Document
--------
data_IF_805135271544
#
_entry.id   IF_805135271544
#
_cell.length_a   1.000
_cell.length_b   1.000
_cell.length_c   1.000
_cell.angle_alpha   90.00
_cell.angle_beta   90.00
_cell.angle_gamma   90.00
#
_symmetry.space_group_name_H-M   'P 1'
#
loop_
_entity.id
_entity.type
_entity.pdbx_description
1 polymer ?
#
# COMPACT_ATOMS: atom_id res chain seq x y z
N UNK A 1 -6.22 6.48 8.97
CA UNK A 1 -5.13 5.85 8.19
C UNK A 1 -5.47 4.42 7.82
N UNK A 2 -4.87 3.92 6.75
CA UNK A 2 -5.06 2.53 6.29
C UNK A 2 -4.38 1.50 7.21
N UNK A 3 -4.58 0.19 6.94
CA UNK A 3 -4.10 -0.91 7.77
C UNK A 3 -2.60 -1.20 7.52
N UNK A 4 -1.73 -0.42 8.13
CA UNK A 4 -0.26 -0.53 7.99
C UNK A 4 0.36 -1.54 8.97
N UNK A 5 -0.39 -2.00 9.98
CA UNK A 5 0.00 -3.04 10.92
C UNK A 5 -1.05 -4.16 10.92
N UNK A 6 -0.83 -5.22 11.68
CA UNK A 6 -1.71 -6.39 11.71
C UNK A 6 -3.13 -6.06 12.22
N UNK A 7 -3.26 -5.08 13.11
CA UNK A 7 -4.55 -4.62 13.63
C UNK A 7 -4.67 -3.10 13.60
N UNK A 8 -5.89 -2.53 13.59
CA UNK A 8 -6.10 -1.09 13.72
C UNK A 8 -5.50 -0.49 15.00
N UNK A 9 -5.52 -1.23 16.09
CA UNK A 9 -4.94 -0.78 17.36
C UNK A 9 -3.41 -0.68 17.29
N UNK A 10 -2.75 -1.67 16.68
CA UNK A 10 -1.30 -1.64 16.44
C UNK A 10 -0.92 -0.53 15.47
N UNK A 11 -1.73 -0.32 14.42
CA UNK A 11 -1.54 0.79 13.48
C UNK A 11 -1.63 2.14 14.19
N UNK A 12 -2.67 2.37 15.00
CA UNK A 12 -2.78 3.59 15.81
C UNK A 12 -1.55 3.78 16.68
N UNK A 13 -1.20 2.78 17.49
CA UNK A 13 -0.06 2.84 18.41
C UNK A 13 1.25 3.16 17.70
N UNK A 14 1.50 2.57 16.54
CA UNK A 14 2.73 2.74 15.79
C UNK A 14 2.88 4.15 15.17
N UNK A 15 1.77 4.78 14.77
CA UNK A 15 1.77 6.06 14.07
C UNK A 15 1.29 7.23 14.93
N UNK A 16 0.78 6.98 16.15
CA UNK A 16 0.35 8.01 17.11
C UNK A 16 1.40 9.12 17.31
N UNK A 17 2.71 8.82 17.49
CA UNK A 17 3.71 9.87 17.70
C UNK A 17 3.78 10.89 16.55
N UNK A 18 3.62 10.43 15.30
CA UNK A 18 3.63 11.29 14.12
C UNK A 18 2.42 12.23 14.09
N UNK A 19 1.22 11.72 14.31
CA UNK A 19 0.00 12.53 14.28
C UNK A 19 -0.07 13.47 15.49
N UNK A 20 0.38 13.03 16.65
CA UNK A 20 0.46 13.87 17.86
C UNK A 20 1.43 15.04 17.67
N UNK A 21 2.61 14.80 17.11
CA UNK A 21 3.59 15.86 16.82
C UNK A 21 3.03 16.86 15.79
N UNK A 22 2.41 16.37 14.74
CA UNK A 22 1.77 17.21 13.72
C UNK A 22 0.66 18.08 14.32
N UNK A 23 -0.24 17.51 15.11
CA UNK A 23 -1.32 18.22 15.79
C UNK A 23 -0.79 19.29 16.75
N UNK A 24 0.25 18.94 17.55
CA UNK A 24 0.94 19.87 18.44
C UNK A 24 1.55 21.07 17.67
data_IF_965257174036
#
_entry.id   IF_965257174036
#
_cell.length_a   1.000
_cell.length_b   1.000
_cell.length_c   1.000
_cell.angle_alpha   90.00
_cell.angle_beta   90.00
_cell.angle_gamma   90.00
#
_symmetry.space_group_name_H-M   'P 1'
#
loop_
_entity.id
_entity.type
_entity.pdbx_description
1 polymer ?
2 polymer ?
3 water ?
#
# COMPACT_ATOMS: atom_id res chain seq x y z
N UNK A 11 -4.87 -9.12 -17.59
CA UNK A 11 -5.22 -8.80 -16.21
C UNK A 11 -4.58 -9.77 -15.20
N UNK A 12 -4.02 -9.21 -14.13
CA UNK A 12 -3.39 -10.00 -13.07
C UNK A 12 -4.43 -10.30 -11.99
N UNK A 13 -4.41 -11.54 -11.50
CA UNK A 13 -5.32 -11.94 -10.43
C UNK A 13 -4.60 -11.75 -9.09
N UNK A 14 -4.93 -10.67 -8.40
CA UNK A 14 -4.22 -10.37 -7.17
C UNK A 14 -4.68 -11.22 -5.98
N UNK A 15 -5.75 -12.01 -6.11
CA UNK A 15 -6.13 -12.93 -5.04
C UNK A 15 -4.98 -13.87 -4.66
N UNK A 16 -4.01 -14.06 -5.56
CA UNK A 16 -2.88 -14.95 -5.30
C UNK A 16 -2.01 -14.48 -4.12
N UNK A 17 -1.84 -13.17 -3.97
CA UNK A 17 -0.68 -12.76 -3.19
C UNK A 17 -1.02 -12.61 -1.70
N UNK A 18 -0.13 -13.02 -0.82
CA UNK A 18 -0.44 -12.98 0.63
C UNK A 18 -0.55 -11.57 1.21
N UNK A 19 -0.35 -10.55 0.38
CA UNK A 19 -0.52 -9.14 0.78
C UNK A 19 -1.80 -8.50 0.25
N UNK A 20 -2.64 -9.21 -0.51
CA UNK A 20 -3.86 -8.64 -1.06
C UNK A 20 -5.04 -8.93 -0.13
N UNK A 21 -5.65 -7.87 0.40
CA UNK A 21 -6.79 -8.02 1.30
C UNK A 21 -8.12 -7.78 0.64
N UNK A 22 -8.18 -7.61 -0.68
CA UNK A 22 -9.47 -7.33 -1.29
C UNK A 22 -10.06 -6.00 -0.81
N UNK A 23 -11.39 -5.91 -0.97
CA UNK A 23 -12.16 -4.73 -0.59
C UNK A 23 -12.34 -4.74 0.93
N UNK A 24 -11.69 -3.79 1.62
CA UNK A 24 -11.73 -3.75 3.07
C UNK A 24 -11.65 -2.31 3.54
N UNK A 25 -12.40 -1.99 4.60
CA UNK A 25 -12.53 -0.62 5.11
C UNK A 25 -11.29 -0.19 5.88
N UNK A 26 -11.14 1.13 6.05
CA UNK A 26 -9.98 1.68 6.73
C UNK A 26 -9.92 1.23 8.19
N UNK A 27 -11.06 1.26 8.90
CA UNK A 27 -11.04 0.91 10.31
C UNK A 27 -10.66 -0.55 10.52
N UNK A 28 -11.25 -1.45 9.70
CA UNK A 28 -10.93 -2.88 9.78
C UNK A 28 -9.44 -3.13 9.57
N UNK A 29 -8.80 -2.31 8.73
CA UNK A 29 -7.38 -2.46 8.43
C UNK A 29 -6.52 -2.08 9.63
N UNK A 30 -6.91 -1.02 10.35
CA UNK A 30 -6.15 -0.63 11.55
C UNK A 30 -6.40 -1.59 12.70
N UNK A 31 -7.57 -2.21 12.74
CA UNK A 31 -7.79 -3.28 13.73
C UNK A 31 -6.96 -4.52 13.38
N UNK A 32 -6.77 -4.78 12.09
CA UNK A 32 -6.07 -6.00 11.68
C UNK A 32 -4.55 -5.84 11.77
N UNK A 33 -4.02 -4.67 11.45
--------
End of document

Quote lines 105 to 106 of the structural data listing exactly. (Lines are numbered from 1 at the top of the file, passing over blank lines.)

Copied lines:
#
loop_